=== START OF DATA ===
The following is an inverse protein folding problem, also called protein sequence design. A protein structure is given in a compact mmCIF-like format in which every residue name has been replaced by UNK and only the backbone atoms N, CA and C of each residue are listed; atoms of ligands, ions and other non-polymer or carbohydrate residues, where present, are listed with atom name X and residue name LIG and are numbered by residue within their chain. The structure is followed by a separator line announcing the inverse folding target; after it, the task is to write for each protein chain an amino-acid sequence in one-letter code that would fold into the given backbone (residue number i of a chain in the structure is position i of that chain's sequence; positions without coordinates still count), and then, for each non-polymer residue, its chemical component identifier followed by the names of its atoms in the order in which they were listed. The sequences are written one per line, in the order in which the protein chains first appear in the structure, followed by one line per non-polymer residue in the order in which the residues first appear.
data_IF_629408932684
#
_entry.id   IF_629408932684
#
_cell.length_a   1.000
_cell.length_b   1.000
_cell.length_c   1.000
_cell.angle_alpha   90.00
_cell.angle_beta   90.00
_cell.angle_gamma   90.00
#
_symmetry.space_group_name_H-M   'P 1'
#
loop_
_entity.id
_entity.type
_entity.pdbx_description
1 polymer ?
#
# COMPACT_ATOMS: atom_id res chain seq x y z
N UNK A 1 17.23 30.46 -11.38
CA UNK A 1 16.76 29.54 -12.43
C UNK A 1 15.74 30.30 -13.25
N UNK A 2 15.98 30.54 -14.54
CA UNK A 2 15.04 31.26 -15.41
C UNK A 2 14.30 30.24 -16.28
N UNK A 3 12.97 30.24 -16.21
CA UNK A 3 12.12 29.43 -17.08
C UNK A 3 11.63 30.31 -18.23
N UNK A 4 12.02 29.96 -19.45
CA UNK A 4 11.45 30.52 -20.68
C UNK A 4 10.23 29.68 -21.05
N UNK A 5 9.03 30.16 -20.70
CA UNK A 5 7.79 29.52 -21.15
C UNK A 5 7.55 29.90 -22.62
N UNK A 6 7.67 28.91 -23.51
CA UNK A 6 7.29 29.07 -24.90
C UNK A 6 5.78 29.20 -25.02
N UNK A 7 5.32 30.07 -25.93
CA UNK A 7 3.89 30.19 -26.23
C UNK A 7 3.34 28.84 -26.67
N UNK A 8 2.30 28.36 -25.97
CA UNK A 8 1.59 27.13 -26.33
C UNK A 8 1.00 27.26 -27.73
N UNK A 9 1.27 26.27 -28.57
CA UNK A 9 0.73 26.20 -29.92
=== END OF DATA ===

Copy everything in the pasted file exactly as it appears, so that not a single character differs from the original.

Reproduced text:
The following is an inverse protein folding problem, also called protein sequence design. A protein structure is given in a compact mmCIF-like format in which every residue name has been replaced by UNK and only the backbone atoms N, CA and C of each residue are listed; atoms of ligands, ions and other non-polymer or carbohydrate residues, where present, are listed with atom name X and residue name LIG and are numbered by residue within their chain. The structure is followed by a separator line announcing the inverse folding target; after it, the task is to write for each protein chain an amino-acid sequence in one-letter code that would fold into the given backbone (residue number i of a chain in the structure is position i of that chain's sequence; positions without coordinates still count), and then, for each non-polymer residue, its chemical component identifier followed by the names of its atoms in the order in which they were listed. The sequences are written one per line, in the order in which the protein chains first appear in the structure, followed by one line per non-polymer residue in the order in which the residues first appear.
data_IF_629408932684
#
_entry.id   IF_629408932684
#
_cell.length_a   1.000
_cell.length_b   1.000
_cell.length_c   1.000
_cell.angle_alpha   90.00
_cell.angle_beta   90.00
_cell.angle_gamma   90.00
#
_symmetry.space_group_name_H-M   'P 1'
#
loop_
_entity.id
_entity.type
_entity.pdbx_description
1 polymer ?
#
# COMPACT_ATOMS: atom_id res chain seq x y z
N UNK A 1 17.23 30.46 -11.38
CA UNK A 1 16.76 29.54 -12.43
C UNK A 1 15.74 30.30 -13.25
N UNK A 2 15.98 30.54 -14.54
CA UNK A 2 15.04 31.26 -15.41
C UNK A 2 14.30 30.24 -16.28
N UNK A 3 12.97 30.24 -16.21
CA UNK A 3 12.12 29.43 -17.08
C UNK A 3 11.63 30.31 -18.23
N UNK A 4 12.02 29.96 -19.45
CA UNK A 4 11.45 30.52 -20.68
C UNK A 4 10.23 29.68 -21.05
N UNK A 5 9.03 30.16 -20.70
CA UNK A 5 7.79 29.52 -21.15
C UNK A 5 7.55 29.90 -22.62
N UNK A 6 7.67 28.91 -23.51
CA UNK A 6 7.29 29.07 -24.90
C UNK A 6 5.78 29.20 -25.02
N UNK A 7 5.32 30.07 -25.93
CA UNK A 7 3.89 30.19 -26.23
C UNK A 7 3.34 28.84 -26.67
N UNK A 8 2.30 28.36 -25.97
CA UNK A 8 1.59 27.13 -26.33
C UNK A 8 1.00 27.26 -27.73
N UNK A 9 1.27 26.27 -28.57
CA UNK A 9 0.73 26.20 -29.92